Michael Fumento Loses It Over Bloggers

I’ve always been a fan of Michael Fumento, even when I disagreed with him, so it’s extremely disappointing to see Fumento lose his cool in this fallacy-filled attack on bloggers and blogging.

Fumento has a legitimate complaint about a handful of bloggers, but choses to react with ad hominems and hasty generalizations about bloggers in general.

It’s interesting that he uses the exact same tactics against bloggers that people on the Left have tried to use against him over the years.

Fumento really has a blind spot when it comes to weight loss issues. His entire career, for example, has been spent pointing out that epidemiological studies that find very small increased risks aren’t all that reliable. But when it comes to weight gain, his book on the topic includes charts pushing claims of very small risk factors for being slightly above a person’s ideal BMI. A few years ago, Reason published my letter-to-the-editor making exactly this point,

Weighty Questions

Jacob Sullum’s review of Michael Fumento’s Fat of the Land and Richard Klein’s Eat Fat (“Fat Chances,” February) was disappointing since it didn’t address head on the dispute between Fumento and Klein over the evidence that obesity contributes to increased mortality. This is important because in his zeal to attack gluttony, Fumento appears to directly contradict previous claims he has made about the reliability of epidemiological studies to measure increased mortality.

In a 1995 op-ed piece, for example, Fumento refers to a study that found secondhand smoke was associated with a 19 percent increase in mortality and concludes, “At the time, many people including myself criticized the EPA report, saying [with] such a small apparently increased risk (so tiny, in fact, that the medical community has rejected much larger ratios as being conclusive on other potential carcinogens)…that the tiniest problem could throw the whole thing off.”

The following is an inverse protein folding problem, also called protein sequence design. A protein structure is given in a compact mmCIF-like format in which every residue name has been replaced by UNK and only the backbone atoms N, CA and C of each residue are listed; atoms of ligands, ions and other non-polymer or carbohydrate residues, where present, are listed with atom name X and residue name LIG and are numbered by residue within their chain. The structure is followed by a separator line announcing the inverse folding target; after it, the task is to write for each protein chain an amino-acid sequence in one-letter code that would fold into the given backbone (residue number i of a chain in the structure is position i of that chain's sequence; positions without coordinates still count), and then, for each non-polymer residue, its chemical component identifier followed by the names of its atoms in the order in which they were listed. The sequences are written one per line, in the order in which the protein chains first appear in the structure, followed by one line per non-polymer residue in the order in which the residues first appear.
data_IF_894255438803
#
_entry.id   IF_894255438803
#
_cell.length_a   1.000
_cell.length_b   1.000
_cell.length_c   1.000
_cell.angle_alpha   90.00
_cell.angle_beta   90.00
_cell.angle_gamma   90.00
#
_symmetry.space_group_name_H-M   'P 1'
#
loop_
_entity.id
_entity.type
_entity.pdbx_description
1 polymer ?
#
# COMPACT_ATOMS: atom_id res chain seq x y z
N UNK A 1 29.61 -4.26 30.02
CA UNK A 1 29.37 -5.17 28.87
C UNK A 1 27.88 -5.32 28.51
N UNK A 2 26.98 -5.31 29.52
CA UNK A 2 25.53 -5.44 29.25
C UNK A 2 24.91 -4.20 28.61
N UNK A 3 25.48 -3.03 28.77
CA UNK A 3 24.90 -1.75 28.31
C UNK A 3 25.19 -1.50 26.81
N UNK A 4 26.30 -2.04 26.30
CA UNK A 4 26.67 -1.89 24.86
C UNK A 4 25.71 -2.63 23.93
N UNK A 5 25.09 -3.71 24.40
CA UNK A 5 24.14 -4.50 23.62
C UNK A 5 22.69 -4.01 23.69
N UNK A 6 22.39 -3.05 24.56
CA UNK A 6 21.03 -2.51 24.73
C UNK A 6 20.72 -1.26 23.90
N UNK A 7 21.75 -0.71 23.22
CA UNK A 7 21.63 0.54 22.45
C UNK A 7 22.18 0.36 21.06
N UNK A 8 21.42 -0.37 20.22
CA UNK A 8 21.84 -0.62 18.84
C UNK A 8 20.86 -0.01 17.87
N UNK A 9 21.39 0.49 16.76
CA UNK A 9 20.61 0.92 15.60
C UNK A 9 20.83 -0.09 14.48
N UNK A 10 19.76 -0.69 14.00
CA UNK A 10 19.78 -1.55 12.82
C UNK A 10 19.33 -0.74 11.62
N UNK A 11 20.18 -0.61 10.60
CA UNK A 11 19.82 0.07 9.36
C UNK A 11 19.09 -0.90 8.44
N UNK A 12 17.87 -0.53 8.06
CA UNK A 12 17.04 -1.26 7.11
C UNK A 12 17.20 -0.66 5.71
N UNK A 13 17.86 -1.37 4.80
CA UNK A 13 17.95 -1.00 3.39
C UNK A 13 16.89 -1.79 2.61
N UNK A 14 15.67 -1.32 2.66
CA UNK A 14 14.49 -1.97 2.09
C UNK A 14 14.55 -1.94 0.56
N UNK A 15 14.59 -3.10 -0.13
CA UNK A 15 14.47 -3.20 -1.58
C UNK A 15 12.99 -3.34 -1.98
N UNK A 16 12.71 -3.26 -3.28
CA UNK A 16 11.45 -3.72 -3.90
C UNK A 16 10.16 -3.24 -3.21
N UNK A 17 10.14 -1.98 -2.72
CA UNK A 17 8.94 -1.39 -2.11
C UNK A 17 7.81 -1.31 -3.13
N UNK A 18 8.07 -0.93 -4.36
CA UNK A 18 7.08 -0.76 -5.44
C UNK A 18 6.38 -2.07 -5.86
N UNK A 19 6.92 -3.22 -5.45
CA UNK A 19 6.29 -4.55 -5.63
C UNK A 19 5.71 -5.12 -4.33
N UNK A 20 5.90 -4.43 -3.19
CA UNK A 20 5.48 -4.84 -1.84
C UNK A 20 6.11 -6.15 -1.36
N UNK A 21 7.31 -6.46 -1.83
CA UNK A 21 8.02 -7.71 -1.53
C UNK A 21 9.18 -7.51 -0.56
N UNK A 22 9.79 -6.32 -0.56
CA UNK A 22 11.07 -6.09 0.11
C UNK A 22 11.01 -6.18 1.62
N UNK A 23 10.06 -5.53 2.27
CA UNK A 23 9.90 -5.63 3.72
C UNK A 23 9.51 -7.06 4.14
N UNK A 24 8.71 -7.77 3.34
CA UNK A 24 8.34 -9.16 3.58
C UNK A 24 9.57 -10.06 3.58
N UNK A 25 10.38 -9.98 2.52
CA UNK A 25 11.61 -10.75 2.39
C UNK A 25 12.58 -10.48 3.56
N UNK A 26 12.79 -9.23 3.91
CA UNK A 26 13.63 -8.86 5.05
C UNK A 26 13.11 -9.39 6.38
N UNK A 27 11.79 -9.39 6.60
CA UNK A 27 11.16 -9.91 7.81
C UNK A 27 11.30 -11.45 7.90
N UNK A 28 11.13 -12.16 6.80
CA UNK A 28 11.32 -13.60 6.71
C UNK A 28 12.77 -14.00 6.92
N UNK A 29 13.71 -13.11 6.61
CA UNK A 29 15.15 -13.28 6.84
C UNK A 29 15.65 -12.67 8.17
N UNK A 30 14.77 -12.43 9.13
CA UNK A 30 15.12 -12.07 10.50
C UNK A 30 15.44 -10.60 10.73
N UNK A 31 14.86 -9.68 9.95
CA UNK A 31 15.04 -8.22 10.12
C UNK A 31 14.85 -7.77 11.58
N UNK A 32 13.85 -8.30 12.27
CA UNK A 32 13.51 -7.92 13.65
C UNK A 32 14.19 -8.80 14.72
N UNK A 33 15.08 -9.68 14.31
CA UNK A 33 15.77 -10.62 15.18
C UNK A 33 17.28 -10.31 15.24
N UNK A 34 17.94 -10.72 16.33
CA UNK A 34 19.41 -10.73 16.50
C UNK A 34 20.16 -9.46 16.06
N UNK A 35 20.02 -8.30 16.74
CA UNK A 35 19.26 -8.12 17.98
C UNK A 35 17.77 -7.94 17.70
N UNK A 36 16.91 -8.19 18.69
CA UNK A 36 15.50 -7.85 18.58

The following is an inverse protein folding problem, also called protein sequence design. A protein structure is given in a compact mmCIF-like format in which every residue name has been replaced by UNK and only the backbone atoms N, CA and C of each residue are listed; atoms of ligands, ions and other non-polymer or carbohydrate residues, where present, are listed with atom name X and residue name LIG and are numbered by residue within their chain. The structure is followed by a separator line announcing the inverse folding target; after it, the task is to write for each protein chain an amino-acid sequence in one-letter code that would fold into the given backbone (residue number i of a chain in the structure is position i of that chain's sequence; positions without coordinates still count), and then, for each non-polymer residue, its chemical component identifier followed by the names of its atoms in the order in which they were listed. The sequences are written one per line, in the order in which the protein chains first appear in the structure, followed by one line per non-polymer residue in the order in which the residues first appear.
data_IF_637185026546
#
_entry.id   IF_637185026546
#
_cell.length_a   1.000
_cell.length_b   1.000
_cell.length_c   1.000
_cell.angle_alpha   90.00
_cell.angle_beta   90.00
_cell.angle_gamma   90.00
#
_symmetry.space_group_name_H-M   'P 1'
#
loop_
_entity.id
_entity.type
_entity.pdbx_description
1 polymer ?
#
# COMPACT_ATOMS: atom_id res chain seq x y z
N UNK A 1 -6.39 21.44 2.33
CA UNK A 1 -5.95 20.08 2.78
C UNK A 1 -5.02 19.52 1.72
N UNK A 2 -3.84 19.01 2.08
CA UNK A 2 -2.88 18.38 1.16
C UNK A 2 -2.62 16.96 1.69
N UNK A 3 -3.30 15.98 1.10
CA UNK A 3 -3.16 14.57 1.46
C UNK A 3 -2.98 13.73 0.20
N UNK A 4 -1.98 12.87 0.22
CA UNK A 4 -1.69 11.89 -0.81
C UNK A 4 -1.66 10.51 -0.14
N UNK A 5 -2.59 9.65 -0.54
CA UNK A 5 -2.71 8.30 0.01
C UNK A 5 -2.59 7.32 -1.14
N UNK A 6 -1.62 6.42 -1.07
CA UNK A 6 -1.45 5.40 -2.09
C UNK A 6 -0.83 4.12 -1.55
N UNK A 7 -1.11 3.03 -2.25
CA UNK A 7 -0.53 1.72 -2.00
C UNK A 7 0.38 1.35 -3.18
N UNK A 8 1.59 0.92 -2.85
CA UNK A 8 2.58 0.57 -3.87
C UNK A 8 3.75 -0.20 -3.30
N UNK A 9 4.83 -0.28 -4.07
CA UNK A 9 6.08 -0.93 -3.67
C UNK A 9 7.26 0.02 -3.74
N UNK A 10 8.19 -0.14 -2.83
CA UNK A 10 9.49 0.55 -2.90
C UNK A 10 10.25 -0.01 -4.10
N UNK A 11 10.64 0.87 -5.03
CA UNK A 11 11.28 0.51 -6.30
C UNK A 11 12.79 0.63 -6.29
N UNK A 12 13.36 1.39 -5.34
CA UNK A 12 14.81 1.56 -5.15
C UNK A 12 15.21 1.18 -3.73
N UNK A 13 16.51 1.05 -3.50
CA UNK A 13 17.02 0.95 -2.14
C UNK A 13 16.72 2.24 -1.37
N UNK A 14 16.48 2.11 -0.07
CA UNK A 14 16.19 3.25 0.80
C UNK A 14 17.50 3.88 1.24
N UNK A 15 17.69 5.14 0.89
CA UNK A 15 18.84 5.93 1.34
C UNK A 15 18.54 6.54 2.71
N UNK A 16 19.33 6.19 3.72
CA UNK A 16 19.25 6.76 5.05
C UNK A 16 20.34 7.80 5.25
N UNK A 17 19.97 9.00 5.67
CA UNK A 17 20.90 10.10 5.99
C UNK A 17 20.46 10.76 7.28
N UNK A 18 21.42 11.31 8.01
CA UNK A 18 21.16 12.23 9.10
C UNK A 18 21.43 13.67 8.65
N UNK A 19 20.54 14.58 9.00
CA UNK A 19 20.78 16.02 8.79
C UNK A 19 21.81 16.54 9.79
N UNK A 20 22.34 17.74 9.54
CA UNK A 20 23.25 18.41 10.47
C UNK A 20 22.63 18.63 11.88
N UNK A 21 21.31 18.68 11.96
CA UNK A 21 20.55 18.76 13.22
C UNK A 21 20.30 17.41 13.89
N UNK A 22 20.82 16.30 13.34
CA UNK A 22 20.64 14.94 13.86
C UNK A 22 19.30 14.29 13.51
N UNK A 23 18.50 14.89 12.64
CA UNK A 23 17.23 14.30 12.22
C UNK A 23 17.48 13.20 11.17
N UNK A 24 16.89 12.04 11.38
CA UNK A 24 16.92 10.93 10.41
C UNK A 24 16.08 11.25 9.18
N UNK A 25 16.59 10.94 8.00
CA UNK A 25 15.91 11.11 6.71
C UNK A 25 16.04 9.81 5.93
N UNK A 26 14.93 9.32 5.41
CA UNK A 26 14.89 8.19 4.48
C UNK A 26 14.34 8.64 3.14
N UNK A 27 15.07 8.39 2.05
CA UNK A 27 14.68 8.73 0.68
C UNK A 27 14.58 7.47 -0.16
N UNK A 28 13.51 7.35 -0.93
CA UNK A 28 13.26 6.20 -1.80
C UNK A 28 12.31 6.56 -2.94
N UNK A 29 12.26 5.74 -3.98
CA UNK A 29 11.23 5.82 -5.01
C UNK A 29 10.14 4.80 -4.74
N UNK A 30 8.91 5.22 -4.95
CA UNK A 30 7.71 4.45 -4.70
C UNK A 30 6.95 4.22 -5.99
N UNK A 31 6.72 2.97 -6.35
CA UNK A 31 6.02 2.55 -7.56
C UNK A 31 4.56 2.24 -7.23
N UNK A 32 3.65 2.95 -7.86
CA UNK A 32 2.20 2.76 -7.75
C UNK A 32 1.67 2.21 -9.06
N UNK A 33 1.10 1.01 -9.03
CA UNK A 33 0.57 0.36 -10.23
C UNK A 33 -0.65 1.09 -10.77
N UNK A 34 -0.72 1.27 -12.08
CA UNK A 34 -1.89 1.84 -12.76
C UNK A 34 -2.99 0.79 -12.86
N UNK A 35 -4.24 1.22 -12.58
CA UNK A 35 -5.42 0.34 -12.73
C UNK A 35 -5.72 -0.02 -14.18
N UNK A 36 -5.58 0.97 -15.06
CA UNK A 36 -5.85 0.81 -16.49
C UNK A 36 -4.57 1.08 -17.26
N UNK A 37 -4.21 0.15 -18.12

But now Fumento apparently accepts American Cancer Society claims that men 19 percent overweight have a 15 percent increased likelihood of death. What ever happened to the difficulty with “such a small apparently increased risk”?

Fumento also repeats the claim that 300,000 people die every year from obesity, but as Marcia Angell wrote in a recent New England Journal of Medicine editorial, “[A]lthough some claim that every year 300,000 deaths in the United States are caused by obesity, that figure is by no means well established. Not only is it derived from weak or incomplete data, but it is also called into question by the methodological difficulties of determining which of many factors contribute to premature death.”

As Steve Milloy of The Advancement of Sound Science Coalition put it, the 300,000 figure is “classic junk science.” Apparently the limitations and difficulties of epidemiology, which Fumento discusses so well in his book Science Under Siege, are irrelevant when one strikes out on a crusade to save people from themselves.

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